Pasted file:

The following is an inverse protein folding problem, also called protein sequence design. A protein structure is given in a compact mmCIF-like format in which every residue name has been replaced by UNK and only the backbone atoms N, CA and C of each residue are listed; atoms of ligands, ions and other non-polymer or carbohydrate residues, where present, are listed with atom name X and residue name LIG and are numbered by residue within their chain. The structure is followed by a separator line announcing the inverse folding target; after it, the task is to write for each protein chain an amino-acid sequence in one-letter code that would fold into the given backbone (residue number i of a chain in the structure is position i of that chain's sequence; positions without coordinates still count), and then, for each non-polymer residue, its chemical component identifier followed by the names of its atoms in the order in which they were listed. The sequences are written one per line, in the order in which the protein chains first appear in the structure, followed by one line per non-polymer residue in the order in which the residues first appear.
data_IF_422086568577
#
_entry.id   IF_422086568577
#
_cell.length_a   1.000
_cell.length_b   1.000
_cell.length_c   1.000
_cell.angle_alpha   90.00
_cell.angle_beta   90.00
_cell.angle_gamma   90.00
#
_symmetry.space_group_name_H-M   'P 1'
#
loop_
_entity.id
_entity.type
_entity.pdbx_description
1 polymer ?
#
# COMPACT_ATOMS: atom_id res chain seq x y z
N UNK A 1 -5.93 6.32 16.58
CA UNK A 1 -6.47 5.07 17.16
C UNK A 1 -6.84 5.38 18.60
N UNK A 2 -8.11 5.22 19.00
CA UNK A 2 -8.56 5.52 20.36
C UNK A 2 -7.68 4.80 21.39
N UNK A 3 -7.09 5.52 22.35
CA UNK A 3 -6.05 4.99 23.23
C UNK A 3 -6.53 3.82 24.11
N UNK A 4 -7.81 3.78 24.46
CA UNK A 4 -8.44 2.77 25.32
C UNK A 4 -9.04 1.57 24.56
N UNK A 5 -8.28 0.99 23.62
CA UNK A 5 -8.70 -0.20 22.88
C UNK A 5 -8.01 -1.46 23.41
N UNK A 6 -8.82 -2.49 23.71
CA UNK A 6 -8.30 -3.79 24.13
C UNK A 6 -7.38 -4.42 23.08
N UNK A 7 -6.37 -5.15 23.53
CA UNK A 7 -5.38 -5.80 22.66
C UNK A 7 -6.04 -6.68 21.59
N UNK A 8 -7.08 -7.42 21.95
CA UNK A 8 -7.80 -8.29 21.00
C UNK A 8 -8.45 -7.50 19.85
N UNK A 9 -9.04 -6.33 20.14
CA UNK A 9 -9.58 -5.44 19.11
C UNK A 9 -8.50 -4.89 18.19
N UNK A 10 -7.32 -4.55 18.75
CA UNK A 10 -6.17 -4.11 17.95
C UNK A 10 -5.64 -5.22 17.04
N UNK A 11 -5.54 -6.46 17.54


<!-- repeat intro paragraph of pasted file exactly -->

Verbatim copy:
The following is an inverse protein folding problem, also called protein sequence design. A protein structure is given in a compact mmCIF-like format in which every residue name has been replaced by UNK and only the backbone atoms N, CA and C of each residue are listed; atoms of ligands, ions and other non-polymer or carbohydrate residues, where present, are listed with atom name X and residue name LIG and are numbered by residue within their chain. The structure is followed by a separator line announcing the inverse folding target; after it, the task is to write for each protein chain an amino-acid sequence in one-letter code that would fold into the given backbone (residue number i of a chain in the structure is position i of that chain's sequence; positions without coordinates still count), and then, for each non-polymer residue, its chemical component identifier followed by the names of its atoms in the order in which they were listed. The sequences are written one per line, in the order in which the protein chains first appear in the structure, followed by one line per non-polymer residue in the order in which the residues first appear.